Best State and National Parks in Utah

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Within the “Big Five” most popular national parks located in the state of Utah, visitors can explore natural arches, breathtaking canyons, and a host of other unique landscapes.

Utah also manages a collection of state parks, all with stunning geography, and endless opportunities to make your next trip to the Beehive State one incredible outdoor adventure.

Zion National Park

A lush, green landscape sit in a valley of towering cliffs at Zion National Park

Nearest City: Springdale, Orderville, Cedar City, Utah

Best known for the 15-mile long Zion Canyon, which is made up of reddish Navajo Sandstone, Zion National Park has quite a bit to offer its visitors.

Other notable features include a slot canyon named The Subway, as well as Mount Carmel.

Several hiking trails meander throughout the canyons and other geographical features, such as the Kolob Arch.

Additionally, several areas are designated for rock climbing and mountain biking. Climbers should definitely check out the Spaceshot, Moonlight Buttress, Prodigal Son, and Touchstone.

The Zion Lodge and three nearby campgrounds allow visitors overnight stays. Visitation in the park reaches its peak during the summer months of May, June, and July.

 

Canyonlands National Park

A long road runs through a valley of massive red cliffs at Canyonlands National Park

Nearest City: Moab, Utah

Filled with canyons, mesas, and buttes, the 337,598 diverse acres of Canyonlands National Park are divided into four distinct districts: Island in the Sky, the Needles, the Maze, and the Colorado and Green Rivers.

Recreation throughout these four regions is varied, and guarantees adventure. Visitors commonly embark on float trips via kayaks and rafts, on the Green and Colorado Rivers.

However, hiking, backpacking, and mountain biking across the other three regions of the park are just as popular.

Island in the Sky is the most visited district, while the Needles—with its array of impressive rock formations—is the second most visited.

 

Arches National Park

A red rock formation in the form of an arch is depicted in the foreground at Arches National Park

Nearest City: Moab, Utah

Arches National Park is most well-known for—you guessed it—the series of arch formations present throughout its landscape.

In total, Arches national Park contains more than 2,000 arches. The most notable of these is the Delicate Arch, which is highlighted by a backdrop of the La Sal Mountains.

While the Delicate Arch is breathtaking, visitors can also enjoy backpacking, rock climbing, and even canyoneering—using rock climbing equipment to descend, and explore, a canyon.

Due to its dark skies, Arches National Park is also popular for astronomers and novice stargazers alike.

 

Capitol Reef National Park

Deer grazing on a grassy plain in front of a large, red cliff at Capitol Reef National Park

Nearest City: Torrey, Utah

Somewhat of a combination of Zion National Park, Canyonlands National Park, and Arches National Park, Capitol Reef National Park contains a number of unique rock formations, slot canyons, and natural bridges.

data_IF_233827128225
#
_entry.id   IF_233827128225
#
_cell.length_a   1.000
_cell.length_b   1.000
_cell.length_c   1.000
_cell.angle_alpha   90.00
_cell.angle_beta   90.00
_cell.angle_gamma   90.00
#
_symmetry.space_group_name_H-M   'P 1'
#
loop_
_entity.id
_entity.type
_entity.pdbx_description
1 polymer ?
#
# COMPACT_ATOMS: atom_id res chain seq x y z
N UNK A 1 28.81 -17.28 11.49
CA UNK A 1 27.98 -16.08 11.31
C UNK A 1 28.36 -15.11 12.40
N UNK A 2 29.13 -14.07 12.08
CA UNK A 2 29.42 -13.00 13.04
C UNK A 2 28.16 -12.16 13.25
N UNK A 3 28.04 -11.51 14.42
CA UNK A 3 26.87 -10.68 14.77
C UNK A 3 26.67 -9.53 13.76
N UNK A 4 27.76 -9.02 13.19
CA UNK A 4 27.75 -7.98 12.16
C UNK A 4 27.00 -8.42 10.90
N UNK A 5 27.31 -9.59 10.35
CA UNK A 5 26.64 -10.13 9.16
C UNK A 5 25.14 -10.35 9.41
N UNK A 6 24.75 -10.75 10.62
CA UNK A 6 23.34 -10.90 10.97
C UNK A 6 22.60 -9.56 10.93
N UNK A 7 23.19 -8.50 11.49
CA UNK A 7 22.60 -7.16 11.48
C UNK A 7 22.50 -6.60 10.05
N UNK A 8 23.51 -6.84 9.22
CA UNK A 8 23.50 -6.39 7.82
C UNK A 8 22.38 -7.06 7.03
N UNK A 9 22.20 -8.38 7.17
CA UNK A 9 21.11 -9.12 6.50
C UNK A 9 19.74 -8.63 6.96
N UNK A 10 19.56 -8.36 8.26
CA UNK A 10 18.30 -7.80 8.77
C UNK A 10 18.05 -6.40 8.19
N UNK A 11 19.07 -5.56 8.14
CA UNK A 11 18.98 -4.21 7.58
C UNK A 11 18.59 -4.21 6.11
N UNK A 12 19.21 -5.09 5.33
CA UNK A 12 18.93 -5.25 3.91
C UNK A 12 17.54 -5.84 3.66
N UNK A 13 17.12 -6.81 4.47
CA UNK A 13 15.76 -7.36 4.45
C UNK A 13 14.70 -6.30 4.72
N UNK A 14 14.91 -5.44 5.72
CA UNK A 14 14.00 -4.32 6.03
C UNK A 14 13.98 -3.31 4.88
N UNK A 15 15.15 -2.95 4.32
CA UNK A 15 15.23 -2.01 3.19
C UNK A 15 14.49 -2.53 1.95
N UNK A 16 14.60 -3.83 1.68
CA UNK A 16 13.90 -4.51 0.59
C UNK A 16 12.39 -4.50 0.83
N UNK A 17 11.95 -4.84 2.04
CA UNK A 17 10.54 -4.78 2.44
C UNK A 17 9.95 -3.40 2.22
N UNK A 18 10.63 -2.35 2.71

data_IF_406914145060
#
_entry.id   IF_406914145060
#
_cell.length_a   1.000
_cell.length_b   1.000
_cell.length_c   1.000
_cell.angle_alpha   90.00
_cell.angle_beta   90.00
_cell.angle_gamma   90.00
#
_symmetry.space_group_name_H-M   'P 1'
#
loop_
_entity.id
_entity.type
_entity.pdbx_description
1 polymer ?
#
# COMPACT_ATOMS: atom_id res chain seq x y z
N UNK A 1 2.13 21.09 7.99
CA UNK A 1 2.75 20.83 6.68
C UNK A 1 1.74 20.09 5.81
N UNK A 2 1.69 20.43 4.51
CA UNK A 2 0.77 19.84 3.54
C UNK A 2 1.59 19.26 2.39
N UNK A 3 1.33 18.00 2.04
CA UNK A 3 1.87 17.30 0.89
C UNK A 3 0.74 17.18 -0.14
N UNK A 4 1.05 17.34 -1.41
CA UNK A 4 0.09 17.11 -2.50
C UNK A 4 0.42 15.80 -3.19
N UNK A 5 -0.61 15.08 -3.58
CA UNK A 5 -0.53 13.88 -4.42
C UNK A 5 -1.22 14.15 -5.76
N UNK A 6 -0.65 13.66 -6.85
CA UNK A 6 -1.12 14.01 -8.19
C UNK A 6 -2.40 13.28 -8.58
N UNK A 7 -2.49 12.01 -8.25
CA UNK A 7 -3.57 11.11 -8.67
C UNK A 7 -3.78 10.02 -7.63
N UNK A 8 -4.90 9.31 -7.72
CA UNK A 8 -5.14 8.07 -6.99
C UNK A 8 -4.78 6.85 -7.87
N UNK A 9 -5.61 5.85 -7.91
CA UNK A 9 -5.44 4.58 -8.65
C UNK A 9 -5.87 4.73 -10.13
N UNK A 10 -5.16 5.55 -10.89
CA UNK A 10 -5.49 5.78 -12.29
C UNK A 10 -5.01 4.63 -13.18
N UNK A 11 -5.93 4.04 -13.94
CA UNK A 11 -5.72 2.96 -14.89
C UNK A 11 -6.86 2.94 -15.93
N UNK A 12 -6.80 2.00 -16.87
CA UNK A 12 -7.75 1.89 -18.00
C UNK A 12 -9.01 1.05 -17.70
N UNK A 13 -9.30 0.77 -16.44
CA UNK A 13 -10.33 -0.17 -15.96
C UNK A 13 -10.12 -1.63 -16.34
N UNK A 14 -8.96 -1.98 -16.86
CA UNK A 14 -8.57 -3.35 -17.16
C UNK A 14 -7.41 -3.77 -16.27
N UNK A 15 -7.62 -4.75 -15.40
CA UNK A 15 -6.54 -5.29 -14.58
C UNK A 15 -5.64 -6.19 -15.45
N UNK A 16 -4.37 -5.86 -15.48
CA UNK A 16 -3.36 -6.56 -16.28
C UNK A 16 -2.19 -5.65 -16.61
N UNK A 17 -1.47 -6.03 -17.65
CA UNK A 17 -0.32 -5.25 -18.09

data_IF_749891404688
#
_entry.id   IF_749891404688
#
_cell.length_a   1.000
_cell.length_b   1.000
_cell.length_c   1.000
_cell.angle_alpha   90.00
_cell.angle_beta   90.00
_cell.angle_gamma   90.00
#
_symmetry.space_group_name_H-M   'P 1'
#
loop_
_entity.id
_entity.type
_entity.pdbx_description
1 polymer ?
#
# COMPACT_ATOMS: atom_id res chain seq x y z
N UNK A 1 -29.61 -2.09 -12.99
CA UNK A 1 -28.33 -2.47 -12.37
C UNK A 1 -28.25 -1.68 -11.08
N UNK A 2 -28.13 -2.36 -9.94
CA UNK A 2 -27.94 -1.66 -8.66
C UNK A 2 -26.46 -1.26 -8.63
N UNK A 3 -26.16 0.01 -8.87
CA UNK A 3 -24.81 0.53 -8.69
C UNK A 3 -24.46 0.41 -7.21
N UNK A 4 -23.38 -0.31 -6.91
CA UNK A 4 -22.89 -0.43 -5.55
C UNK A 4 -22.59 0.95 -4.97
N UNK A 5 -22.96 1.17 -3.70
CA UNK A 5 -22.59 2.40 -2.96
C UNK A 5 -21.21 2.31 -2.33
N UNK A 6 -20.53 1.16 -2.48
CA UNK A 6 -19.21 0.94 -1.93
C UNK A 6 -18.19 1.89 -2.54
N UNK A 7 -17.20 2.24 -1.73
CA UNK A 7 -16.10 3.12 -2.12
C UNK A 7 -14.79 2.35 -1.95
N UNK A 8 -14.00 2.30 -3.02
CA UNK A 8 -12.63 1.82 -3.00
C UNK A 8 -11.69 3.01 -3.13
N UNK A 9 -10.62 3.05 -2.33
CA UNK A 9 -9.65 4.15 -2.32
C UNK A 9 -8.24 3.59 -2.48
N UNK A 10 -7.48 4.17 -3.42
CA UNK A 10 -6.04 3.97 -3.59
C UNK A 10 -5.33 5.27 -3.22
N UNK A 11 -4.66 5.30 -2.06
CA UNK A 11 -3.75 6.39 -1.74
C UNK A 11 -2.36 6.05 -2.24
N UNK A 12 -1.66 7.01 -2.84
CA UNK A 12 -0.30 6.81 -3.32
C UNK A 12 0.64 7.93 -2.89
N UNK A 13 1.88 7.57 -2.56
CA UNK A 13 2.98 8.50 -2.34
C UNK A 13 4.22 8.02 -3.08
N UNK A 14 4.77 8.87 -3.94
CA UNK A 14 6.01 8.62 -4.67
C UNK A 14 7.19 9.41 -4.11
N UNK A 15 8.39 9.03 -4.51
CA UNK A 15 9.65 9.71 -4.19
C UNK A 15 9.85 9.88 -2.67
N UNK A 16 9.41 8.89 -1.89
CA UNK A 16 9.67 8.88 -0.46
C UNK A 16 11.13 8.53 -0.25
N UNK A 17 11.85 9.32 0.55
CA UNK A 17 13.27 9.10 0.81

However, the park is best known for the Waterpocket Fold which, indirectly, grants the park its name.

The Waterpocket Fold is a rocky spine that extends throughout the park, and is very hard to traverse. “Capitol Reef” comes from the dome-shaped formations that protrude along the Fold.

Recreation in Capitol Reef National Park includes several auto-tours, hiking trails, and plenty of opportunities for photography and sightseeing.

The park also manages the Fruita Campground, where visitors may stay overnight.

 

Dead Horse Point State Park

A river runs through the deep valley that is created from the towering red rock cliff faces at Dead Horse Point National Park

Nearest City: San Juan County, Utah

Dead Horse Point State Park contains some of the most dramatic overlooks of the Colorado River in all of Utah.

From the park, visitors can also take in Canyonlands National Park and its surrounding landscape.

The most notable hiking trails in Dead Horse Point State Park are the East and West Rim Trails.

Together, these two trails span eight miles. They feature a number of loops and off-shoots, where visitors can explore the park’s environment.

The park also maintains and manages 17 miles of single-track mountain biking trails. These trails vary in difficulty and range from easy to expert.

You may be lucky enough to spot several unique wildlife species here: the park is home to the Gray Fox, Gambel’s Quail, River Otters, and a slew of other species.

 

Utah is Waiting

Sweeping rocky mountainous views covered in a light snow on a mostly cloudy day
The state and national parks of Utah provide endless views and unique formations to explore, whether you prefer the calm of a guided tour, or the thrill of rock climbing.  What’s more, its outdoor community is strong and inclusive.

For more travel recommendations, check out the best state and national parks in Arizona, Nevada, Texas, or Florida.